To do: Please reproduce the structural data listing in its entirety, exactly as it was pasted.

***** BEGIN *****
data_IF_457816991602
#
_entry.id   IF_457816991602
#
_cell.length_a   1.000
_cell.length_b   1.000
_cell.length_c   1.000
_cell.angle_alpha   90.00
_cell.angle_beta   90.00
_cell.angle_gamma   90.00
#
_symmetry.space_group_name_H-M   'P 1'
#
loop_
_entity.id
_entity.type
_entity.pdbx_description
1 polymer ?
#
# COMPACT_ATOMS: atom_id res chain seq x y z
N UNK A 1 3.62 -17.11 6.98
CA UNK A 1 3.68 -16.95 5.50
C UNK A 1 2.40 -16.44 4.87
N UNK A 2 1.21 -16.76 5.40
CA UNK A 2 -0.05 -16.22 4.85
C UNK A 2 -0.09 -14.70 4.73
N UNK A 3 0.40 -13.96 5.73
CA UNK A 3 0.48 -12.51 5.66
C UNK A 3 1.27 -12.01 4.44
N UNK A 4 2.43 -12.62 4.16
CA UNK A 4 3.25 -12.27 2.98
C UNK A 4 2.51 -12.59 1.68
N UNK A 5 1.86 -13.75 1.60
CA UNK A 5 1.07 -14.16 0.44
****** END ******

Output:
data_IF_457816991602
#
_entry.id   IF_457816991602
#
_cell.length_a   1.000
_cell.length_b   1.000
_cell.length_c   1.000
_cell.angle_alpha   90.00
_cell.angle_beta   90.00
_cell.angle_gamma   90.00
#
_symmetry.space_group_name_H-M   'P 1'
#
loop_
_entity.id
_entity.type
_entity.pdbx_description
1 polymer ?
#
# COMPACT_ATOMS: atom_id res chain seq x y z
N UNK A 1 3.62 -17.11 6.98
CA UNK A 1 3.68 -16.95 5.50
C UNK A 1 2.40 -16.44 4.87
N UNK A 2 1.21 -16.76 5.40
CA UNK A 2 -0.05 -16.22 4.85
C UNK A 2 -0.09 -14.70 4.73
N UNK A 3 0.40 -13.96 5.73
CA UNK A 3 0.48 -12.51 5.66
C UNK A 3 1.27 -12.01 4.44
N UNK A 4 2.43 -12.62 4.16
CA UNK A 4 3.25 -12.27 2.98
C UNK A 4 2.51 -12.59 1.68
N UNK A 5 1.86 -13.75 1.60
CA UNK A 5 1.07 -14.16 0.44